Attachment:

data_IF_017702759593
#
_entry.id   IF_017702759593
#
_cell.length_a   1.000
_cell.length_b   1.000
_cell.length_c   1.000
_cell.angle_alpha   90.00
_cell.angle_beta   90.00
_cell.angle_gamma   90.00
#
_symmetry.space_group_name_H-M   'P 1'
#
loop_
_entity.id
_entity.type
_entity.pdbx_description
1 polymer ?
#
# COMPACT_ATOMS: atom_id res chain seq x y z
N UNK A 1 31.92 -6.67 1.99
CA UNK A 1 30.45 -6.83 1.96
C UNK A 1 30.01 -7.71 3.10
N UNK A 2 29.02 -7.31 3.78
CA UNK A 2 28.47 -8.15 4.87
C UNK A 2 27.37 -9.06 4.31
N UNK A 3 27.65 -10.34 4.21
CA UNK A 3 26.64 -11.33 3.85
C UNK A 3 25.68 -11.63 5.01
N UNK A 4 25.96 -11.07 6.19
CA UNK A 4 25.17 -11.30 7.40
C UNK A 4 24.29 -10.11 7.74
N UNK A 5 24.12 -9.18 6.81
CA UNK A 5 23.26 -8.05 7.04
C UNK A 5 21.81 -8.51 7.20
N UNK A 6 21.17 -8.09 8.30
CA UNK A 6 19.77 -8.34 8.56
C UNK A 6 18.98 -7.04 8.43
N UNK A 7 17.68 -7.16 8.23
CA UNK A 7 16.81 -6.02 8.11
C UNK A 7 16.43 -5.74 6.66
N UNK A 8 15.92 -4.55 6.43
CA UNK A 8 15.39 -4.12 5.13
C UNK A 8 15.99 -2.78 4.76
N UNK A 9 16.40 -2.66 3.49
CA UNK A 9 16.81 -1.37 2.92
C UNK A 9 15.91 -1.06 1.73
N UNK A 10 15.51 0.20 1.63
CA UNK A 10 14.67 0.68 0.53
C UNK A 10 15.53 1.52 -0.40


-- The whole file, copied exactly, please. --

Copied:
data_IF_017702759593
#
_entry.id   IF_017702759593
#
_cell.length_a   1.000
_cell.length_b   1.000
_cell.length_c   1.000
_cell.angle_alpha   90.00
_cell.angle_beta   90.00
_cell.angle_gamma   90.00
#
_symmetry.space_group_name_H-M   'P 1'
#
loop_
_entity.id
_entity.type
_entity.pdbx_description
1 polymer ?
#
# COMPACT_ATOMS: atom_id res chain seq x y z
N UNK A 1 31.92 -6.67 1.99
CA UNK A 1 30.45 -6.83 1.96
C UNK A 1 30.01 -7.71 3.10
N UNK A 2 29.02 -7.31 3.78
CA UNK A 2 28.47 -8.15 4.87
C UNK A 2 27.37 -9.06 4.31
N UNK A 3 27.65 -10.34 4.21
CA UNK A 3 26.64 -11.33 3.85
C UNK A 3 25.68 -11.63 5.01
N UNK A 4 25.96 -11.07 6.19
CA UNK A 4 25.17 -11.30 7.40
C UNK A 4 24.29 -10.11 7.74
N UNK A 5 24.12 -9.18 6.81
CA UNK A 5 23.26 -8.05 7.04
C UNK A 5 21.81 -8.51 7.20
N UNK A 6 21.17 -8.09 8.30
CA UNK A 6 19.77 -8.34 8.56
C UNK A 6 18.98 -7.04 8.43
N UNK A 7 17.68 -7.16 8.23
CA UNK A 7 16.81 -6.02 8.11
C UNK A 7 16.43 -5.74 6.66
N UNK A 8 15.92 -4.55 6.43
CA UNK A 8 15.39 -4.12 5.13
C UNK A 8 15.99 -2.78 4.76
N UNK A 9 16.40 -2.66 3.49
CA UNK A 9 16.81 -1.37 2.92
C UNK A 9 15.91 -1.06 1.73
N UNK A 10 15.51 0.20 1.63
CA UNK A 10 14.67 0.68 0.53
C UNK A 10 15.53 1.52 -0.40